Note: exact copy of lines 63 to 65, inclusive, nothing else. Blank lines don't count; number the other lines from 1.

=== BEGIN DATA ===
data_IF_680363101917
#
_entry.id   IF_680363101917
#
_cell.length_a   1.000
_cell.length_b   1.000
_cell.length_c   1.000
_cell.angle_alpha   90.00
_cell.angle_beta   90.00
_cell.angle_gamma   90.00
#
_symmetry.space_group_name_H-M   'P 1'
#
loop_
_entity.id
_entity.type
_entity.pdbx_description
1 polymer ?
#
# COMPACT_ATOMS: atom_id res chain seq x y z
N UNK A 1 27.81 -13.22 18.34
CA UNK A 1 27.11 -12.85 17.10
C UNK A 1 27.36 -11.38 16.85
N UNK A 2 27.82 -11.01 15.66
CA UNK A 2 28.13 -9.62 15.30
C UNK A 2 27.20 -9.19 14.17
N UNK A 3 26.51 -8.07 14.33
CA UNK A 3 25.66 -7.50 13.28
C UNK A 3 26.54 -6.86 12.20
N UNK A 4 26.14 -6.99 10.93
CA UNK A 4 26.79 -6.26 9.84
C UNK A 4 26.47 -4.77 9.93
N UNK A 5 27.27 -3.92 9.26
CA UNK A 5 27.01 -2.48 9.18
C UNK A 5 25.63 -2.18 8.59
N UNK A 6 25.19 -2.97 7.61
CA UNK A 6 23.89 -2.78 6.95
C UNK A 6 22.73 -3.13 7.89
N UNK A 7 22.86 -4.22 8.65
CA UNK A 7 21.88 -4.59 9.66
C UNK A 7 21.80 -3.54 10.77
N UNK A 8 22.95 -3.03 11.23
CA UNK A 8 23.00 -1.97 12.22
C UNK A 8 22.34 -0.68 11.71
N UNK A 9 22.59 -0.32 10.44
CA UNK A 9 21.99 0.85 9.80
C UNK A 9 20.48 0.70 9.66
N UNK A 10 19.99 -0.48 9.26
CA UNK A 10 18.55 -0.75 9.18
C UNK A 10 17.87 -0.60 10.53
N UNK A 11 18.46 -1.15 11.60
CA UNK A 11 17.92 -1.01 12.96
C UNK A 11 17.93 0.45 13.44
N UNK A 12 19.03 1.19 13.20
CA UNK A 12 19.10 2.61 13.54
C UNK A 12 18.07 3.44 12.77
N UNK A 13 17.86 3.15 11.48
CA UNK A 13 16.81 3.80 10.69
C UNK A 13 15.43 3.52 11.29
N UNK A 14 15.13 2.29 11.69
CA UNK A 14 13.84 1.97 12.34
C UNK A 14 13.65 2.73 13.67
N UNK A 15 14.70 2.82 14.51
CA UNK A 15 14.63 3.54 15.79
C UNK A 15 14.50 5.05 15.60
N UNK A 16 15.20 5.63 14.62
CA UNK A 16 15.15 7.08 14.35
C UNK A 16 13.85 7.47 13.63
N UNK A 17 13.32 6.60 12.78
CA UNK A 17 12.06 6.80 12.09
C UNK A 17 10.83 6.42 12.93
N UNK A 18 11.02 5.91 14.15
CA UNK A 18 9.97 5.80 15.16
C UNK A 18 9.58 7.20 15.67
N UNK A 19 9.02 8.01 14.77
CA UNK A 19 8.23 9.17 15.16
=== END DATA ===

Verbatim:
N UNK A 15 14.70 2.82 14.51
CA UNK A 15 14.63 3.54 15.79
C UNK A 15 14.50 5.05 15.60